Jeff Mason is a White House Correspondent for Reuters and the 2016-2017 president of the White House Correspondents’ Association. He was the lead Reuters correspondent for President Barack Obama's 2012 campaign and interviewed the president at the White House in 2015. Jeff has been based in Washington since 2008, when he covered the historic race between Obama, Hillary Clinton and John McCain. Jeff started his career in Frankfurt, Germany, where he covered the airline industry before moving to Brussels, Belgium, where he covered the European Union. He is a Colorado native, proud graduate of Northwestern University and former Fulbright scholar.
Twitter handle: @jeffmason1
NEW YORK (Reuters Breakingviews) - The feud between President Tayyip Erdogan and U.S. President Donald Trump over steel tariffs threatens to turn other emerging markets cold. Breakingviews columnists discuss the global impact of Turkey’s currency meltdown. Plus: A bad bank in China gets whacked by political risk.
NEW YORK (Reuters Breakingviews) - Elon Musk has revealed a bit about his mooted buyout of Tesla, and a lot about himself. On Monday he explained why he thinks a $59 billion take-private deal is doable, and claimed that the Saudis want to finance it. But the way he has handled disclosures confirms how ill-suited he is for his public role.
NEW YORK (Reuters Breakingviews) - CEO Elon Musk’s tweet about wanting to take the company private is causing a stir. Unorthodoxy aside, its volatile boss and weak corporate governance means Tesla is better off the public roads. Plus, Pakistan’s likely new leader Imran Khan will have to go hat in hand to the IMF.
NEW YORK (Reuters Breakingviews) - Elon Musk has set up a new diversion for the electric-car maker he runs. On Tuesday he announced on Twitter he is “considering taking Tesla private at $420. Funding secured.” That’s not as big a long shot as it might sound. But a buyout would have to be short on leverage.
NEW YORK (Reuters Breakingviews) - That’s what CEO Les Moonves gets if he leaves the U.S. TV network – unless fired for cause. That’s rare in corporate America. But allegations he sexually harassed women put the board on the spot. Plus: Hong Kong battles the Big Apple for IPOs. And China faces a vaccine scandal.
NEW YORK (Reuters Breakingviews) - Elon Musk has eked out some breathing space for Tesla. The $50 billion electric-car maker burned less cash last quarter. It also started cutting 9 percent of its workforce. Along with producing more Model 3s, the company's volatile chief executive reckons that should turn the company profitable in the second half of the year.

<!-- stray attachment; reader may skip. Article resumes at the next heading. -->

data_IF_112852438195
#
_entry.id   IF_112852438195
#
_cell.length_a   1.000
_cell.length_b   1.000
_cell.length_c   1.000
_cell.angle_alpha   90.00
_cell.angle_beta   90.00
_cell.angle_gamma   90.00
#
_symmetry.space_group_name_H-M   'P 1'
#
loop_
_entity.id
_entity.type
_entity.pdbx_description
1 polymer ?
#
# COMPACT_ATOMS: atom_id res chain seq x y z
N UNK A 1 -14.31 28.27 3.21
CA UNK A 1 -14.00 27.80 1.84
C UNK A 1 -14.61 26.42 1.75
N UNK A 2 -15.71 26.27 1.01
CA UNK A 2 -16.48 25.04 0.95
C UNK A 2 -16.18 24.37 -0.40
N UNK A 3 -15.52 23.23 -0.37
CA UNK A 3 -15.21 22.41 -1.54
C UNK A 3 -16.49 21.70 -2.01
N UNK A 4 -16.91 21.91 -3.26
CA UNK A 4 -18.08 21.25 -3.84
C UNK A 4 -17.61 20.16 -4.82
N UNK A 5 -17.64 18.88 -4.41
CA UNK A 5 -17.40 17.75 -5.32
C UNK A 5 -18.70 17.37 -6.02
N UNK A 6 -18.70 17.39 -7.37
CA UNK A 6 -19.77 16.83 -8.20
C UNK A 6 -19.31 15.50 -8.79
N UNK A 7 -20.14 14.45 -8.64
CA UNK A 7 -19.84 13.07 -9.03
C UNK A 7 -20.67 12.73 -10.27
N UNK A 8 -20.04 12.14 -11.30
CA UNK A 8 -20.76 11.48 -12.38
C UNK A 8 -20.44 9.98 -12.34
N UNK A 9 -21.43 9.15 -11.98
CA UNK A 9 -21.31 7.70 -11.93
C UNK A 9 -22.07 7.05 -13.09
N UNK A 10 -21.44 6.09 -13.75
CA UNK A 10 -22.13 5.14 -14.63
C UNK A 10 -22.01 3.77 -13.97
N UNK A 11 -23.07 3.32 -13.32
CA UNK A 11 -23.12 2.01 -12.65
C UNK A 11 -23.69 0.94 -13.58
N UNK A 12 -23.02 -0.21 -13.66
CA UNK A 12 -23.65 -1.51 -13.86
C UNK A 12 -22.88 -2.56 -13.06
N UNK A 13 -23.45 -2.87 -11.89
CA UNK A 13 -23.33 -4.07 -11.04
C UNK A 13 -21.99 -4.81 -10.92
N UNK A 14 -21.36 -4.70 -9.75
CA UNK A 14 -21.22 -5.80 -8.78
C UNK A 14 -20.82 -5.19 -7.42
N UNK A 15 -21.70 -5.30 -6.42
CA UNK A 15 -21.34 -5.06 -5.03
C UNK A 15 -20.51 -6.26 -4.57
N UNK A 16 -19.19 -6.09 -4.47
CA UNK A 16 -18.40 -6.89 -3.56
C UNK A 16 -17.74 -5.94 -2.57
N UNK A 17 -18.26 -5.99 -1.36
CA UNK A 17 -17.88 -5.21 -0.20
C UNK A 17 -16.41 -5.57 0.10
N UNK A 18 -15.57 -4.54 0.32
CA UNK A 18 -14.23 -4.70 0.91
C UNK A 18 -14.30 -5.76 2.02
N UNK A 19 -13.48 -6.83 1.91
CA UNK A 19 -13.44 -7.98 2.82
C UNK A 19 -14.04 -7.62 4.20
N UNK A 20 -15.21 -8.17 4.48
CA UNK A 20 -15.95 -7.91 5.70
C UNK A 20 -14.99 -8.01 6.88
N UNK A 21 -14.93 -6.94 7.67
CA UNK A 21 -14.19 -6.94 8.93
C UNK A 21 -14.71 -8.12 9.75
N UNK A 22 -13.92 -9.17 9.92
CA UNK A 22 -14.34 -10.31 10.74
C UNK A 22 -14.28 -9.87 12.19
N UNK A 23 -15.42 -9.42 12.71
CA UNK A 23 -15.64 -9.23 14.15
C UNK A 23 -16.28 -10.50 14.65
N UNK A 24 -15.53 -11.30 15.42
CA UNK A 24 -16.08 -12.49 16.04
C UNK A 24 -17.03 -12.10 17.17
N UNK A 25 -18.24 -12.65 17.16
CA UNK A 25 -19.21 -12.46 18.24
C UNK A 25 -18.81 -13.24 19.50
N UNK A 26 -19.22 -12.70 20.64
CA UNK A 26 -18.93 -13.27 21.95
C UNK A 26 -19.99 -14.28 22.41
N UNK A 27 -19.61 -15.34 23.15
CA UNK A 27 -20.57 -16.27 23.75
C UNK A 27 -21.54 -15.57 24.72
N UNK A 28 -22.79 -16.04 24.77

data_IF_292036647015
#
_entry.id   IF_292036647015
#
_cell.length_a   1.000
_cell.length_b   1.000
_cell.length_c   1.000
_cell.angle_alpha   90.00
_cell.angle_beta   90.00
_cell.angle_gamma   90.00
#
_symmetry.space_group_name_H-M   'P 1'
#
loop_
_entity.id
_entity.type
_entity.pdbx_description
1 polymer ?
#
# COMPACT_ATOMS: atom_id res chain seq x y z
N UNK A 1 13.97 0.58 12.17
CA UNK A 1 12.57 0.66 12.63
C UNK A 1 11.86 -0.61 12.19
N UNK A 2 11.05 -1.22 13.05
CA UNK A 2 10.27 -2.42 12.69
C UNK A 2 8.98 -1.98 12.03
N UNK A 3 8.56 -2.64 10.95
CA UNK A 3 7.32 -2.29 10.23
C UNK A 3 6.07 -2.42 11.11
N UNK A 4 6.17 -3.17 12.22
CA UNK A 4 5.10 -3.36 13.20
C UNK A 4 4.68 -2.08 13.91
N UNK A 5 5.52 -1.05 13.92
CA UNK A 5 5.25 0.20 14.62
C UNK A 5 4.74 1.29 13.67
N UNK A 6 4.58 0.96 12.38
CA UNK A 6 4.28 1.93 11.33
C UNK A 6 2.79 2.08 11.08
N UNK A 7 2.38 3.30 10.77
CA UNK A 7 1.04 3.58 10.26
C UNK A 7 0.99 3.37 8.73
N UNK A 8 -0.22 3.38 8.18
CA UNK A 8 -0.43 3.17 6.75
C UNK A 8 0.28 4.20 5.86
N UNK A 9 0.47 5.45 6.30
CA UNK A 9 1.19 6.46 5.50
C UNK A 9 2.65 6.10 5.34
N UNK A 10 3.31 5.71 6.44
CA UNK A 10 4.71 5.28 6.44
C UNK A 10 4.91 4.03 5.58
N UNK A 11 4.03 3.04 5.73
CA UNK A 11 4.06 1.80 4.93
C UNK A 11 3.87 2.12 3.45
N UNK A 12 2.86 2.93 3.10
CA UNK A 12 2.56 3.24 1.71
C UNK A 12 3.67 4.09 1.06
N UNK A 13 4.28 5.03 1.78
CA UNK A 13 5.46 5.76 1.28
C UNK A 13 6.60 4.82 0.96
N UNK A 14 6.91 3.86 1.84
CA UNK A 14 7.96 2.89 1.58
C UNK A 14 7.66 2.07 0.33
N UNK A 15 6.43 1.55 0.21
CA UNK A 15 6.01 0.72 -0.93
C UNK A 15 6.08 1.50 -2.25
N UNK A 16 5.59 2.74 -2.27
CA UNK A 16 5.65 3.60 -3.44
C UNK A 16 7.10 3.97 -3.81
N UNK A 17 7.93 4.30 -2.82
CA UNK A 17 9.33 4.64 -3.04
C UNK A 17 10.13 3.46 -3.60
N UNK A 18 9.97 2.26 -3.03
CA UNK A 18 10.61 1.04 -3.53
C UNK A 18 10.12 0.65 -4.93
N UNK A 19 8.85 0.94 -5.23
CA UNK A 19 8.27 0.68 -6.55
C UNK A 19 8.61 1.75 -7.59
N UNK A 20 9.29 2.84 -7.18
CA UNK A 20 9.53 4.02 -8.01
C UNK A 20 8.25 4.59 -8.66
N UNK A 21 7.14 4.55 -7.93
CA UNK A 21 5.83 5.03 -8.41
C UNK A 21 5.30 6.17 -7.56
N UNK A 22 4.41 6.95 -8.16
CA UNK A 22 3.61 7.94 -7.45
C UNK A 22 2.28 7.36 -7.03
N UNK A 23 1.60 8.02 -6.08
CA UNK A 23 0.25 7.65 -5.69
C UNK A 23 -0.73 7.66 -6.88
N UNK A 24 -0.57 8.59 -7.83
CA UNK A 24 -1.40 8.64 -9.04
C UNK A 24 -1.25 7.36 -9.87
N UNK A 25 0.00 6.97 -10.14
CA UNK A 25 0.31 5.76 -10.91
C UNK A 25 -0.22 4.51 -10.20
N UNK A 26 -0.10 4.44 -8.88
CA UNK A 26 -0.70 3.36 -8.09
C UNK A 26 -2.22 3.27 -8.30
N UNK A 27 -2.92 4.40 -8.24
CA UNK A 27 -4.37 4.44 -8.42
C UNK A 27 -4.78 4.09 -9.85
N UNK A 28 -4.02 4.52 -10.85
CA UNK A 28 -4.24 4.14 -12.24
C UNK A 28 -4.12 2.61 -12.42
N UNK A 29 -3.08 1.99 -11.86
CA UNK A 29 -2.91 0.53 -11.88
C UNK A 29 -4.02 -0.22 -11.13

NEW YORK (Reuters Breakingviews) - The sudden death of Fiat Chrysler’s CEO has robbed the car industry of one its most colorful – and successful – leaders. Antony Currie, Rob Cox and Lisa Jucca look back over his 14 years at the wheel and discuss what’s on the road ahead for his successor Mike Manley.
NEW YORK/MILAN (Reuters Breakingviews) - Sergio Marchionne leaves a massive sweater to fill. Fiat Chrysler's board replaced him as chief executive on Saturday after complications from recent surgery caused his health to deteriorate. His successor, Mike Manley, runs Jeep – the Italian-American automaker's most profitable brand that's also at the core of Fiat's new five-year plan. That ought to provide continuity. But without Marchionne at the wheel, 30 billion-euro Fiat may be a more attractive takeover target.
NEW YORK (Reuters Breakingviews) - The search firm can easily cover the EU’s $5 bln fine for using its Android phone system to stymie rivals. But the order to stop forcing handset makers to pre-install its software could clip innovation. Plus: Goldman Sachs and Tesla put lackluster corporate governance on show.
NEW YORK (Reuters Breakingviews) - James Gorman has greeted the new boss at Goldman Sachs by showing him a clean pair of heels. Morgan Stanley’s chief executive beat his own earnings target again in the latest quarter – and his downtown rival’s returns, too, after stripping out surprisingly lower pay. It’s yet more confirmation that Gorman has built a strong business worthy of commanding a higher multiple than its old adversary.